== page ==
# A very difficult problem

1. Aug 20, 2006

### loom91

This problem, set in the famous IIS entrance exam a few years back, has in the past few days defeated some execellent brains, including those of teachers and math wizes. The problem is simple in its statement:-

A particle is situated at the origin of a line. After a second, this particle decays into two particles of the same kind, one moving 1 unit to the right while the other moves 1 unit to the left. After another second, these two particles similarly decay. When two particles collide at a point, they annihilate each other. What number of particles will be left after 2^11 + 1 seconds of this?

Intuition suggests an answer of 4, and this can probably be checked by brute force using a computer model, though the model itself would be rather complicated. The question is how would one derive an analytical solution? Thanks, and I hope you enjoy this problem.

Molu

2. Aug 20, 2006

### CRGreathouse

Work mod 2?

3. Aug 20, 2006

### 0rthodontist

A diagram helps for thinking about it:
Code (Text):

o 0
o o 1
o   o 2
o o o o 3
o       o 4
o o     o o 5
o   o   o   o 6
o o o o o o o o 7
o               o 8
o o             o o 9
o   o           o   o 10
o o o o         o o o o 11
o       o       o       o 12
o o     o o     o o     o o 13
o   o   o   o   o   o   o   o 14
o o o o o o o o o o o o o o o o 15

Now you have to show that the triangles repeat. That is, you show that if you have a triangle, distinguished by a bottom row of o's alternating with spaces, like
Code (Text):

T

for the rows from time 0 up until time 2^k-1, then the rows from time 0 up until time 2^(k+1)-1 follow
Code (Text):

T
T T

From this you can determine that the bottom row is all o's alternating with spaces at any time 2^k - 1, and then you can get your conclusion.

4. Aug 21, 2006

### loom91

That's an amazing diagram, but I'm afraid I can't understand what you said next. Are you suggesting induction? Thanks.

Molu

5. Aug 21, 2006

### 0rthodontist

The diagram is just tracking what happens to the particles over 15 seconds.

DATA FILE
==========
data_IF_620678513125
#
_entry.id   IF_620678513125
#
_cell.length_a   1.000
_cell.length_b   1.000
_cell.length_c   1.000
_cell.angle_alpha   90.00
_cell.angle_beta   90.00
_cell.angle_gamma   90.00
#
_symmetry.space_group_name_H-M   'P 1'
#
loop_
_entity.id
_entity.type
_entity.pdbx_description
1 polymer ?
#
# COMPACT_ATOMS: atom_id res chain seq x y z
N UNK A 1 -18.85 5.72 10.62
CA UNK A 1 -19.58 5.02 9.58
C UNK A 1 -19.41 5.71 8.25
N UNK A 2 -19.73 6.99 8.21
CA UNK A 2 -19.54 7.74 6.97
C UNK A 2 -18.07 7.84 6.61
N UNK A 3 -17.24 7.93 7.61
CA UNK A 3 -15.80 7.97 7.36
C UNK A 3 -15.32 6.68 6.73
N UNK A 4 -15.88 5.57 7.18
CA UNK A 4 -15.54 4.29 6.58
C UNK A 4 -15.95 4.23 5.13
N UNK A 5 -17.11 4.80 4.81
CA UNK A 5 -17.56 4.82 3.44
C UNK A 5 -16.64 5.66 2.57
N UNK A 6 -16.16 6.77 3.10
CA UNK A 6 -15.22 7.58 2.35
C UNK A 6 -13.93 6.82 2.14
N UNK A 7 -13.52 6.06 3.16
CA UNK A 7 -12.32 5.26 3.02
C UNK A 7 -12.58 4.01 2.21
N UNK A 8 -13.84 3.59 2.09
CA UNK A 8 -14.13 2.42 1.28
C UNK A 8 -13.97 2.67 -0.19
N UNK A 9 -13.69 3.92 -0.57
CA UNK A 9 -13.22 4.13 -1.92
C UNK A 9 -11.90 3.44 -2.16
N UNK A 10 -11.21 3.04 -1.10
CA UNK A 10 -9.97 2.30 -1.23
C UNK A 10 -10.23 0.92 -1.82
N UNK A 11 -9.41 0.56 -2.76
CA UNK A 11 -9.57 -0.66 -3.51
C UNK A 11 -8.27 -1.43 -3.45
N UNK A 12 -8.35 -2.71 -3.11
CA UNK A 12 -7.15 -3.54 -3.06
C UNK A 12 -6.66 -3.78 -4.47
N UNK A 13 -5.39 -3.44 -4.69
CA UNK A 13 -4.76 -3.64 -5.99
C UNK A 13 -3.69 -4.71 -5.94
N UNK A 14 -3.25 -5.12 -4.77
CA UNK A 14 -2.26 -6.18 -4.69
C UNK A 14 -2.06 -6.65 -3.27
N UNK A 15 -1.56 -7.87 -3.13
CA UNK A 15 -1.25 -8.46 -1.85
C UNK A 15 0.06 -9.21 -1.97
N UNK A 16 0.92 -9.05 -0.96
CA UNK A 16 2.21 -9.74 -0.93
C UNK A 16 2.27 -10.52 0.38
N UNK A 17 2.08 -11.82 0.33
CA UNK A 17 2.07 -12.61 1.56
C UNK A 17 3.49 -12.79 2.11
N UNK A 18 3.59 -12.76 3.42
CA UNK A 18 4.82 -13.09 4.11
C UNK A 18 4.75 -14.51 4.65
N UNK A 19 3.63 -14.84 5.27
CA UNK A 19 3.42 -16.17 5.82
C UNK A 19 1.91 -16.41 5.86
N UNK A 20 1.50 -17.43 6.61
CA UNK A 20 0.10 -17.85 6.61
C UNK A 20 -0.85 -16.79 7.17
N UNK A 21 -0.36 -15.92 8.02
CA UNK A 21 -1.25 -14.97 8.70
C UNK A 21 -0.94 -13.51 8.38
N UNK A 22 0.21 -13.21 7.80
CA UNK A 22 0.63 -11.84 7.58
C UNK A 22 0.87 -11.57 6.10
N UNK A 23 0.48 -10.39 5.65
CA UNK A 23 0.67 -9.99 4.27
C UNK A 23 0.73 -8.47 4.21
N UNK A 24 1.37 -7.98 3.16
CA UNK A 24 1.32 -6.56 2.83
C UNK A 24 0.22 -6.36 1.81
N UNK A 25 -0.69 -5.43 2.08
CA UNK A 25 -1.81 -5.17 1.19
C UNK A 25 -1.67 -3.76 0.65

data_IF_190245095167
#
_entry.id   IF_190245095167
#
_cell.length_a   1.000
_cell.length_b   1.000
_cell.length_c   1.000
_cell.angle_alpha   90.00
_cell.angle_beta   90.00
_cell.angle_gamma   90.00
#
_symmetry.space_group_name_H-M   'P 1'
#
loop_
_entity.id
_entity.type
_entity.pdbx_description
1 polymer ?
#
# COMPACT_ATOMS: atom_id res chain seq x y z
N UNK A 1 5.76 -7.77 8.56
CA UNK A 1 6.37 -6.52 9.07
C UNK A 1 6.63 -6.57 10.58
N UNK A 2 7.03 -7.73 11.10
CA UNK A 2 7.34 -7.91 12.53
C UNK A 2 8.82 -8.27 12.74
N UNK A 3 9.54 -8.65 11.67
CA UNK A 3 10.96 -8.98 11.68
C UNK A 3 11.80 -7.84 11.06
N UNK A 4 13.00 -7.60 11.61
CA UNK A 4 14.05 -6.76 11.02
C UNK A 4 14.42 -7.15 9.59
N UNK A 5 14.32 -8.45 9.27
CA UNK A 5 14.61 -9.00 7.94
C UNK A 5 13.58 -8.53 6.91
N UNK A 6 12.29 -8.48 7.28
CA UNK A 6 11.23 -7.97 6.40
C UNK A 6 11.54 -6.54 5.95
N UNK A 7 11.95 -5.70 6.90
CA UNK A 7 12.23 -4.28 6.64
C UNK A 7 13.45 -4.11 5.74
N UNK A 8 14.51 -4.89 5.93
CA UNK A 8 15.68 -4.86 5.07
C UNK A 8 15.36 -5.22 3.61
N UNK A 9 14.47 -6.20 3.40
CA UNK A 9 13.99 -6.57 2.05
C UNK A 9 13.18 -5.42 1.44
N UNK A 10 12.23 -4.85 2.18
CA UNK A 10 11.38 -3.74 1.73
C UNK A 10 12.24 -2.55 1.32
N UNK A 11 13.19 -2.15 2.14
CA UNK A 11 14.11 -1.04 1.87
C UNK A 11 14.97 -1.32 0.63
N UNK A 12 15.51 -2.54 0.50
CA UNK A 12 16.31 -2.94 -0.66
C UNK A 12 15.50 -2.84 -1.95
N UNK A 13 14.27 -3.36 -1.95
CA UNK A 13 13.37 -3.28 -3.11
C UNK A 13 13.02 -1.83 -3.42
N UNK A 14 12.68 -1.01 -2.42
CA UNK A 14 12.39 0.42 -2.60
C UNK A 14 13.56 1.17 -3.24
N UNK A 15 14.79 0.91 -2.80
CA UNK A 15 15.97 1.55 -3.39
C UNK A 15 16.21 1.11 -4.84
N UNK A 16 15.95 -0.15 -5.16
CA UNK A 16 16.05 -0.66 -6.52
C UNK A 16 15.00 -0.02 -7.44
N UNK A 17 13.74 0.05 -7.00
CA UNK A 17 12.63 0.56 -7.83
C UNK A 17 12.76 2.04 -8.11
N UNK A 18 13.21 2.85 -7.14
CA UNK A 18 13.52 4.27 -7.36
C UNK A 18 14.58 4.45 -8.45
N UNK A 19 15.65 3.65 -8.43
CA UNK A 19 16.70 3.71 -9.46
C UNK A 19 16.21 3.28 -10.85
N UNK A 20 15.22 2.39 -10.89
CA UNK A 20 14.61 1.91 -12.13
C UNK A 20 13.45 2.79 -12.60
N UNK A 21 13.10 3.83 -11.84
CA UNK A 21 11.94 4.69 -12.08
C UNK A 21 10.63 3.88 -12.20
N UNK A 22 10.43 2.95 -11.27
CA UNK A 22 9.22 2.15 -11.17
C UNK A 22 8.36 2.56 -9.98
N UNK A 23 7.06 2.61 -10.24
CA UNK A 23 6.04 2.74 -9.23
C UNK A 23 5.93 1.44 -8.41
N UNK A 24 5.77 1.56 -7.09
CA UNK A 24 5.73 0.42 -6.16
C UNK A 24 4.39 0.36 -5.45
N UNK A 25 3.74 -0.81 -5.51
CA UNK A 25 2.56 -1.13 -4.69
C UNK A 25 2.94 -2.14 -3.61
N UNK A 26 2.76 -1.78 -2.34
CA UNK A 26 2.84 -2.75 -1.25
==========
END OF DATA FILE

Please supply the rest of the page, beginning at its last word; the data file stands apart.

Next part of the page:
Yes, I am suggesting induction. Sometimes the top of the diagram is a triangle with a base made entirely of o's separated by spaces. In what I've shown, such triangles are rows 0, 0-1, 0-3, 0-7, and 0-15. Note that, for example, rows 0-15 consist of three of the triangles of rows 0-7, one above the other two. Do you know why? And these three triangles form a larger triangle that has a bottom row of o's separated by spaces. What will row 16 look like? Generalize this argument using induction.

Last edited: Aug 21, 2006
6. Aug 22, 2006

### loom91

The diagram shows what I had suspected: the state of the system repeats symmetrically over time with only a scaling-up in each sucessive cycle. It displays characteristics somewhat analogous to the self-similarity of fractals. But I can't think how I can use this symmetry model to make predictions. It's too complex and my skills inadequate. I've already spent a lot of time on it, I'll hand over your hints to my mathie friend and see how he fares.

7. Aug 24, 2006

### Robokapp

2049 breaks...

(2^n)-1 is where we have a full line of particles...
maybe this has been stated already i'm trying my own thing.

2^n we have a always 2 particles...so step [2048] would have 2 particles.

2 particles at opposite sides of spectrum...so they would each break in two...no collisions will exist...so there will turn into 4 particles.

i got 4 as the answer. I didn't prove that (2^n)-1 is a full line I just took it as granted form the picture...so I can't take credit for this but...I think the rest is correct.

8. Aug 24, 2006

### loom91

My friend managed to solve it independently using induction. Apparently, his inductive hypothesis was that after 2^k seconds we have two particles each 2^k units from the origin. Now he considered one of these two particles separately. After another 2^k seconds (making a total of 2^(k+1) seconds), we would end up with one particle at the origin and the other at a distance 2^k + 2^k = 2^(k+1) units from the origin by hypothesis. The same agument can be repeated for the other one of the original particles. The two at the origin will annihilate, therefore proving the proposition for k+1. It is trivial to show for 2^1, so by the principle of mathematical induction the result is proved for all n, including 11.

The problem's solved, but I'm still in love with the rich geometry of the structure.